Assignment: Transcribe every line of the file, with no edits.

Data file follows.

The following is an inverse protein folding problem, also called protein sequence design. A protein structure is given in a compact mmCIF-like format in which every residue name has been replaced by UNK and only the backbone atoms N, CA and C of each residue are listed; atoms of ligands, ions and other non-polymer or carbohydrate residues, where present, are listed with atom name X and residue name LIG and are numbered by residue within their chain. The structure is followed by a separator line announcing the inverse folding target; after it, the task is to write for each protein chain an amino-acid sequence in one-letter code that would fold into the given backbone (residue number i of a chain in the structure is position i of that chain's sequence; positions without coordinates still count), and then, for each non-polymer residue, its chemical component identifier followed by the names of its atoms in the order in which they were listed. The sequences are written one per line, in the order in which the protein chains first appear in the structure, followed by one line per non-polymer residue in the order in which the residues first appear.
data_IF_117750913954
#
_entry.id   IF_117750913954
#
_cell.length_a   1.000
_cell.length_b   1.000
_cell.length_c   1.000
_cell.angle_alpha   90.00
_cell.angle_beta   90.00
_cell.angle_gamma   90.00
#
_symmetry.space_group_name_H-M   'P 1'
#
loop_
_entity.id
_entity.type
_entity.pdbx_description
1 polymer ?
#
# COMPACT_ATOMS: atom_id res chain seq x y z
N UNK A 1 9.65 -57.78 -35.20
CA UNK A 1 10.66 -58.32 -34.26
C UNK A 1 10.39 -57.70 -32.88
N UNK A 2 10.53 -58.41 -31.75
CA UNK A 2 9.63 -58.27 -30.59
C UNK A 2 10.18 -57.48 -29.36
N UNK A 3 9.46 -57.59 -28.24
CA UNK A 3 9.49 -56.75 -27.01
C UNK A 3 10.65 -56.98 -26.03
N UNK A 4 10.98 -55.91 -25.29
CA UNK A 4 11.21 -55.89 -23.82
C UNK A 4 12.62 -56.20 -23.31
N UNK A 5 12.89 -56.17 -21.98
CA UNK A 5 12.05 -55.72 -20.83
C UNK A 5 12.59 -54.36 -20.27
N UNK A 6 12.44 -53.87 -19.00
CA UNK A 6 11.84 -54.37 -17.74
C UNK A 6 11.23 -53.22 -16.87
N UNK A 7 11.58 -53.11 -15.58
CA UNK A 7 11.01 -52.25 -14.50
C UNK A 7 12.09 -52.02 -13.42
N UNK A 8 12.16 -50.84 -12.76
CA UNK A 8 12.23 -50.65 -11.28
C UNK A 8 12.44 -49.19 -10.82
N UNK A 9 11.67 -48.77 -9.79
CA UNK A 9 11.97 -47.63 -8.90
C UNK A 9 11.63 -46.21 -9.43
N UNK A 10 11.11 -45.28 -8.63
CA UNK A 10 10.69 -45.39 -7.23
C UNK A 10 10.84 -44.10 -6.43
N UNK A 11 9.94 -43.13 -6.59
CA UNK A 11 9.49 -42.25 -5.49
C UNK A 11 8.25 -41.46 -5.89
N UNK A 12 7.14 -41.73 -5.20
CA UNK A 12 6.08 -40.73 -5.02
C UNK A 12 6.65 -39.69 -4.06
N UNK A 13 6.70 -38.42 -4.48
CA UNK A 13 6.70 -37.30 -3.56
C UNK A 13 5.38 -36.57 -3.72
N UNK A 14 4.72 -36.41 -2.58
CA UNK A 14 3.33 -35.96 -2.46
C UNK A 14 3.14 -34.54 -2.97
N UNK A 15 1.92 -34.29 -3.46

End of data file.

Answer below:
The following is an inverse protein folding problem, also called protein sequence design. A protein structure is given in a compact mmCIF-like format in which every residue name has been replaced by UNK and only the backbone atoms N, CA and C of each residue are listed; atoms of ligands, ions and other non-polymer or carbohydrate residues, where present, are listed with atom name X and residue name LIG and are numbered by residue within their chain. The structure is followed by a separator line announcing the inverse folding target; after it, the task is to write for each protein chain an amino-acid sequence in one-letter code that would fold into the given backbone (residue number i of a chain in the structure is position i of that chain's sequence; positions without coordinates still count), and then, for each non-polymer residue, its chemical component identifier followed by the names of its atoms in the order in which they were listed. The sequences are written one per line, in the order in which the protein chains first appear in the structure, followed by one line per non-polymer residue in the order in which the residues first appear.
data_IF_117750913954
#
_entry.id   IF_117750913954
#
_cell.length_a   1.000
_cell.length_b   1.000
_cell.length_c   1.000
_cell.angle_alpha   90.00
_cell.angle_beta   90.00
_cell.angle_gamma   90.00
#
_symmetry.space_group_name_H-M   'P 1'
#
loop_
_entity.id
_entity.type
_entity.pdbx_description
1 polymer ?
#
# COMPACT_ATOMS: atom_id res chain seq x y z
N UNK A 1 9.65 -57.78 -35.20
CA UNK A 1 10.66 -58.32 -34.26
C UNK A 1 10.39 -57.70 -32.88
N UNK A 2 10.53 -58.41 -31.75
CA UNK A 2 9.63 -58.27 -30.59
C UNK A 2 10.18 -57.48 -29.36
N UNK A 3 9.46 -57.59 -28.24
CA UNK A 3 9.49 -56.75 -27.01
C UNK A 3 10.65 -56.98 -26.03
N UNK A 4 10.98 -55.91 -25.29
CA UNK A 4 11.21 -55.89 -23.82
C UNK A 4 12.62 -56.20 -23.31
N UNK A 5 12.89 -56.17 -21.98
CA UNK A 5 12.05 -55.72 -20.83
C UNK A 5 12.59 -54.36 -20.27
N UNK A 6 12.44 -53.87 -19.00
CA UNK A 6 11.84 -54.37 -17.74
C UNK A 6 11.23 -53.22 -16.87
N UNK A 7 11.58 -53.11 -15.58
CA UNK A 7 11.01 -52.25 -14.50
C UNK A 7 12.09 -52.02 -13.42
N UNK A 8 12.16 -50.84 -12.76
CA UNK A 8 12.23 -50.65 -11.28
C UNK A 8 12.44 -49.19 -10.82
N UNK A 9 11.67 -48.77 -9.79
CA UNK A 9 11.97 -47.63 -8.90
C UNK A 9 11.63 -46.21 -9.43
N UNK A 10 11.11 -45.28 -8.63
CA UNK A 10 10.69 -45.39 -7.23
C UNK A 10 10.84 -44.10 -6.43
N UNK A 11 9.94 -43.13 -6.59
CA UNK A 11 9.49 -42.25 -5.49
C UNK A 11 8.25 -41.46 -5.89
N UNK A 12 7.14 -41.73 -5.20
CA UNK A 12 6.08 -40.73 -5.02
C UNK A 12 6.65 -39.69 -4.06
N UNK A 13 6.70 -38.42 -4.48
CA UNK A 13 6.70 -37.30 -3.56
C UNK A 13 5.38 -36.57 -3.72
N UNK A 14 4.72 -36.41 -2.58
CA UNK A 14 3.33 -35.96 -2.46
C UNK A 14 3.14 -34.54 -2.97
N UNK A 15 1.92 -34.29 -3.46